Thu Nov 10, 2016 4:31PM
Supporters of US Democratic Presidential candidate Hillary Clinton react as a state is called in favor of her opponent, President-elect  Donald Trump in Sydney, Australia. (Photo by Reuters)
Supporters of US Democratic Presidential candidate Hillary Clinton react as a state is called in favor of her opponent, President-elect Donald Trump in Sydney, Australia. (Photo by Reuters)

After blaming the FBI and low educated voters for Hillary Clinton’s defeat, the former Democratic presidential nominee’s campaign has turned its attention to third-party candidates and their supporters.

Clinton’s supporters rushed to various social networking sites on Wednesday to expresses their fury at people who voted for Libertarian candidate Gary Johnson and Green Party nominee Jill Stein for ending Clinton’s White House ambitions.

The former secretary of state’s camp believed she would have beaten Republican president-elect Donald Trump with the help of third-party voters, since in some key states, the gap between the two candidates was smaller than the total votes given to Stein and Johnson.

Despite winning the popular vote, Clinton lost the race to Trump by electoral votes, 289 to 228.

Johnson and Stein trailed far behind the two top dogs, with the former winning around 3 million votes and the latter taking a little over 1 million.

However, this is a significant achievement for the two third-party candidates, who had failed to reach the 1-million mark in the 2012 election cycle.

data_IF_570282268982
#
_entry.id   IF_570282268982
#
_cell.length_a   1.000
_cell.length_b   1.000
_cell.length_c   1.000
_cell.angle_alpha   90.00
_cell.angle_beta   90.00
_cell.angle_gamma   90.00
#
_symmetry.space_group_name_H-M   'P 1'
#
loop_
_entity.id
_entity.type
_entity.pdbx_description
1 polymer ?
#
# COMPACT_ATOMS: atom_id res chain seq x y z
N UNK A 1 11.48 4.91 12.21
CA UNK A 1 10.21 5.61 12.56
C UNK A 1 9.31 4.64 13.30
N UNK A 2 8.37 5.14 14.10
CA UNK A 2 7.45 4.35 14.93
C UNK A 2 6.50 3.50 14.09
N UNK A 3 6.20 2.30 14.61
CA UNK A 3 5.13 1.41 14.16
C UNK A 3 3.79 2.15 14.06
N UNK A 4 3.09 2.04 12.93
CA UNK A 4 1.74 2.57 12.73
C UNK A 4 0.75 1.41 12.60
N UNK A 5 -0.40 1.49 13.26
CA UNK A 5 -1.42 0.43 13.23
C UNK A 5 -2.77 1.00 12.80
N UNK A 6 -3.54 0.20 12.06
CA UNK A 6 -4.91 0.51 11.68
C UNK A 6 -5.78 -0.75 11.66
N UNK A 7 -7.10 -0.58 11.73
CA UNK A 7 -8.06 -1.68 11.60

What Clinton’s fans are missing though, is the fact that the former first lady and Trump were two of the most unpopular candidates in US election history.

Only one day before the November 8 election, an ABC News/Washington Post survey showed that 60 percent of voters had an unfavorable view of Trump, while 56 percent said the same about his Democratic rival.

The unprecedented unpopularity gave boost to a growing demand for a third option, providing Johnson and Stein with their best chances to compete.

(L to R) Former Democratic nominee Hillary Clinton, President-elect Donald Trump, former Libertarian nominee Gary Johnson and former Green Party nominee Jill Stein

President Barack Obama, who spared no effort to garner support for Clinton, knew that third-party candidates might put Clinton in trouble.

“If you don’t vote that’s a vote for Trump. If you vote for a third-party candidate who has got no chance to win, that’s a vote for Trump,” the outgoing president said in late September.

Clinton’s supporters have also accused Trump’s supporters of being racist and uneducated.

They also blamed FBI Director James Comey for reopening an investigation into Clinton’s emails, saying it ultimately led to her crushing defeat by damaging her reputation.